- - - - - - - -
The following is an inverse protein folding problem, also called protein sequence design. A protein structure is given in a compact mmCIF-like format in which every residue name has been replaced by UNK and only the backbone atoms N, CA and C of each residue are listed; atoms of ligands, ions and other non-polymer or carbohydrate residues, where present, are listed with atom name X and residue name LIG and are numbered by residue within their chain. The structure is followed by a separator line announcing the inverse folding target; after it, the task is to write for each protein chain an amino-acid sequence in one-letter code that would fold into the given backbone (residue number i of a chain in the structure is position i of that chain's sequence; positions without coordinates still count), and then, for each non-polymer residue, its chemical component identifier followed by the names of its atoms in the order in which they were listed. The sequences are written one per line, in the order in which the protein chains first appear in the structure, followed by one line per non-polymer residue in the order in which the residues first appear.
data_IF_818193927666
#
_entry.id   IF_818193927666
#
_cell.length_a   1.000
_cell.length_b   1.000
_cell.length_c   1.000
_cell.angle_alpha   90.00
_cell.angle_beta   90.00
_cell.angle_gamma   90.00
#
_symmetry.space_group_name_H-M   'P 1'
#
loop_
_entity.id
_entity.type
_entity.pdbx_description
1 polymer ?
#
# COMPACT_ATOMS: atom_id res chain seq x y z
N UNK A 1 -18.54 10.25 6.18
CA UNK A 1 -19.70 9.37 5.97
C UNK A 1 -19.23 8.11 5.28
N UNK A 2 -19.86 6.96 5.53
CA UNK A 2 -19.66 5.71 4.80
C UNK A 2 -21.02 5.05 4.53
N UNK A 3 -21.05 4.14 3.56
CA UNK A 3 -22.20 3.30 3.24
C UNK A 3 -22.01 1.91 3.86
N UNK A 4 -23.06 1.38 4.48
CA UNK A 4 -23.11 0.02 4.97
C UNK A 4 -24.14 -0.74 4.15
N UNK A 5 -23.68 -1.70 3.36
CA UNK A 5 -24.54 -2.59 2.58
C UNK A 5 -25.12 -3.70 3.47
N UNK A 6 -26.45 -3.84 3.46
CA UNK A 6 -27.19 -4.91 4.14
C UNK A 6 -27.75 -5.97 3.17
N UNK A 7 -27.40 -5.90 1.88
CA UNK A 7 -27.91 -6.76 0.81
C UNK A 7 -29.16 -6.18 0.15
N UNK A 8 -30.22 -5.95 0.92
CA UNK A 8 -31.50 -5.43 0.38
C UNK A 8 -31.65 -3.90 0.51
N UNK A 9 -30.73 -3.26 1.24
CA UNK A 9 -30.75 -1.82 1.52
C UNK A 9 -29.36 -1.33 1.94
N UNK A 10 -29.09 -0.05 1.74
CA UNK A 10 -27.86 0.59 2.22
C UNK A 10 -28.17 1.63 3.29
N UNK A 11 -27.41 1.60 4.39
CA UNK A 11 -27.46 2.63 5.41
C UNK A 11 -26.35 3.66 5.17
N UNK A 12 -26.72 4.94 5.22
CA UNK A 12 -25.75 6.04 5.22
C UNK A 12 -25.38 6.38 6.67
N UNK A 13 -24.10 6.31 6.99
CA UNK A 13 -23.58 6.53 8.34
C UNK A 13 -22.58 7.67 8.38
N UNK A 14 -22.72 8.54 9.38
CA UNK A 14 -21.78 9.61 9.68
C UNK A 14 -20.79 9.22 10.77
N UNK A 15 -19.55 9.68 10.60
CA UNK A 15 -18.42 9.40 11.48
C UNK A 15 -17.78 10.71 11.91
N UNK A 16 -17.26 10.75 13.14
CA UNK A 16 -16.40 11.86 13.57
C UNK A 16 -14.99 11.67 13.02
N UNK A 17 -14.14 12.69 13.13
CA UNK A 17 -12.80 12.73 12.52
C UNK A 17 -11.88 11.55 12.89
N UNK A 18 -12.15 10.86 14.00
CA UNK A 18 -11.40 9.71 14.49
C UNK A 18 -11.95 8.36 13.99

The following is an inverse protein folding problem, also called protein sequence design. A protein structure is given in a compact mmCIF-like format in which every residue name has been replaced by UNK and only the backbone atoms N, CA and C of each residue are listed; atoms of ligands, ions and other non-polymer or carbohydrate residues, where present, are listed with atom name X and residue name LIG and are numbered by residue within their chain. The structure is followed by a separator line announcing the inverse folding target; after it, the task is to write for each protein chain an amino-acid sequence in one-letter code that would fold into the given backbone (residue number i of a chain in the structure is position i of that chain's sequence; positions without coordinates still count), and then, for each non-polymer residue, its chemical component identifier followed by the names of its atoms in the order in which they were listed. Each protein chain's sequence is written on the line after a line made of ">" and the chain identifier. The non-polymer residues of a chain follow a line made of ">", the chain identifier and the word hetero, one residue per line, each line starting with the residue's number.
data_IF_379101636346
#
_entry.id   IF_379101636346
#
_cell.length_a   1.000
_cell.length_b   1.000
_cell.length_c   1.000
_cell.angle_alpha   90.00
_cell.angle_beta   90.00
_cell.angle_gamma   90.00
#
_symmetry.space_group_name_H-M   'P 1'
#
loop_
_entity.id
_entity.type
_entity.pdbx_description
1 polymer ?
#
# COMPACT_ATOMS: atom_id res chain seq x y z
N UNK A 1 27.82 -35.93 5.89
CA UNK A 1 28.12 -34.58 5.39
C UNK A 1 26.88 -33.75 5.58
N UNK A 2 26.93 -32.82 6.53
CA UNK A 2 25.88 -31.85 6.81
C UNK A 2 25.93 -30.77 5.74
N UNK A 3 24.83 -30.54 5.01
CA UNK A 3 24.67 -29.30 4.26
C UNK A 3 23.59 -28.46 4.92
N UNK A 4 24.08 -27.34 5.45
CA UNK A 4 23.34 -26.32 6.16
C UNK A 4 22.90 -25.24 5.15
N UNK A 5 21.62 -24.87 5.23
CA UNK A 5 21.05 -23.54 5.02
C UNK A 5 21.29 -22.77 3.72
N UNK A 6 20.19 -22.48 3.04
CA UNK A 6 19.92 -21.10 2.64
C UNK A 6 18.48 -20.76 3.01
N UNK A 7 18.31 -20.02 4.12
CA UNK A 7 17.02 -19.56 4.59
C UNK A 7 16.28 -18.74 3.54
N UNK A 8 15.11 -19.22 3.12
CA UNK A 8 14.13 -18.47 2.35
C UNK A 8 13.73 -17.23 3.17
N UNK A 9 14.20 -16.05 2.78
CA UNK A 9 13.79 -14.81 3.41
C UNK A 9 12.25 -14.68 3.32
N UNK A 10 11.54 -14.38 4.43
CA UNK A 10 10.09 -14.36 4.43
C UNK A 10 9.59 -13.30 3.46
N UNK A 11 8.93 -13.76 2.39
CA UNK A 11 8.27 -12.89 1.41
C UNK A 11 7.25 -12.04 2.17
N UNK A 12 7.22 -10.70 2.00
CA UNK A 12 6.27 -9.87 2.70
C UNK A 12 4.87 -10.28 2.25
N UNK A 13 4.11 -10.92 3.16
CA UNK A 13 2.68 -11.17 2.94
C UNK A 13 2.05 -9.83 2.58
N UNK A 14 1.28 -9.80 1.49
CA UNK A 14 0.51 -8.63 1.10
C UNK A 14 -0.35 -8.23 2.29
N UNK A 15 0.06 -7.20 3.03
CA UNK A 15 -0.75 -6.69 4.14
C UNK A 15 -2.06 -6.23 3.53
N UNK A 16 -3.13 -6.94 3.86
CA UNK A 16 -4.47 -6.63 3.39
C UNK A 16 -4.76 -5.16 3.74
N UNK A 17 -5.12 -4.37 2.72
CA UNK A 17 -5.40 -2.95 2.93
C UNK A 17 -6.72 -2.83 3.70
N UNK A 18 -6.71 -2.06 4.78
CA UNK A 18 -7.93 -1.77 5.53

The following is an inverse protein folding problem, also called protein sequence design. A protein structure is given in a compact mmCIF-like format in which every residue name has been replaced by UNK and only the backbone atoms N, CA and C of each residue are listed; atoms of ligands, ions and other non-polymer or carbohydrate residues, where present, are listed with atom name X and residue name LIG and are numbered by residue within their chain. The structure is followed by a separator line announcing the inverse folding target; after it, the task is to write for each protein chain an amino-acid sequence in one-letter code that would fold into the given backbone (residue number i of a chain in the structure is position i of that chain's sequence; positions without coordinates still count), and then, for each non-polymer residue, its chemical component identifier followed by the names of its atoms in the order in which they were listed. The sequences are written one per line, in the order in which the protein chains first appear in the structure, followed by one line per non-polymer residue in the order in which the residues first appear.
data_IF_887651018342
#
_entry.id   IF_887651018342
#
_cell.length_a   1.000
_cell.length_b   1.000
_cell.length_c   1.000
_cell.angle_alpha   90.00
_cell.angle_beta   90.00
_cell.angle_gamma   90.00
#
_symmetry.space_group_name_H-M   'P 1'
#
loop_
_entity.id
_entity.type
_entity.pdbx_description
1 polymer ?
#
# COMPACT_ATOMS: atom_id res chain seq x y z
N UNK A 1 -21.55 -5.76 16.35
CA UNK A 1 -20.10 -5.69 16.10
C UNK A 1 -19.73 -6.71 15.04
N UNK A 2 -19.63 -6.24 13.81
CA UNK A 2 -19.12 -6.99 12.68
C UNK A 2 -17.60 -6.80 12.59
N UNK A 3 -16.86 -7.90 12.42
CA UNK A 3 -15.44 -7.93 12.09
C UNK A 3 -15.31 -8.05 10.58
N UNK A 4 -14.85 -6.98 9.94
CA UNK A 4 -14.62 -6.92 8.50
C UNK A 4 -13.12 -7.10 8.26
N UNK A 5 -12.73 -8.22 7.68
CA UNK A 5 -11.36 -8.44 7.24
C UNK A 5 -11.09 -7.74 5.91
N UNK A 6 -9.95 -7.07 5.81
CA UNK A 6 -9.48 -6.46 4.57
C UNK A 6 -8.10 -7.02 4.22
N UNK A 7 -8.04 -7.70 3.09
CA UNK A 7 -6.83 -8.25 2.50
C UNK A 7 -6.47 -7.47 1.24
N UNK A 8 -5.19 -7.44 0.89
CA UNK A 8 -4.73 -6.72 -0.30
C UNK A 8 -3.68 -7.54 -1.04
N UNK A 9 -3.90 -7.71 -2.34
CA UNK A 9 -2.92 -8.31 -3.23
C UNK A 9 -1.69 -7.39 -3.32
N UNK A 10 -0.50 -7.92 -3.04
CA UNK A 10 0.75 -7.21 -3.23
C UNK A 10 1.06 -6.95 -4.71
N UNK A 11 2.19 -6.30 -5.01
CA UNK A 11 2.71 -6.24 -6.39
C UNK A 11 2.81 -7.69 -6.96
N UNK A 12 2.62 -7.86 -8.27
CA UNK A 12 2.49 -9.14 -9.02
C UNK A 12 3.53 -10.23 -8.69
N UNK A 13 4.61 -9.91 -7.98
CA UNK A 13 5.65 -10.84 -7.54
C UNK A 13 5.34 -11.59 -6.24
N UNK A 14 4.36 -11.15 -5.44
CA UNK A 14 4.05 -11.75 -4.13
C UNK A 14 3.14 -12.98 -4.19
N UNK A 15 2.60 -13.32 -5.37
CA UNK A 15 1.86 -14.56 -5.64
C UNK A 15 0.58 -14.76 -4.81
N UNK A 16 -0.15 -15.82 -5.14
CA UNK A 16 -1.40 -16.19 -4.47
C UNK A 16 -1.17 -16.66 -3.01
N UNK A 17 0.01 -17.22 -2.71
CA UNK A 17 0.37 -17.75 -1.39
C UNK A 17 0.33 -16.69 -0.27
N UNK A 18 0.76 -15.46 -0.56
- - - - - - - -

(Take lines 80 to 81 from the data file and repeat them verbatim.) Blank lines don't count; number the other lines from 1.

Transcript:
#
_cell.length_a   1.000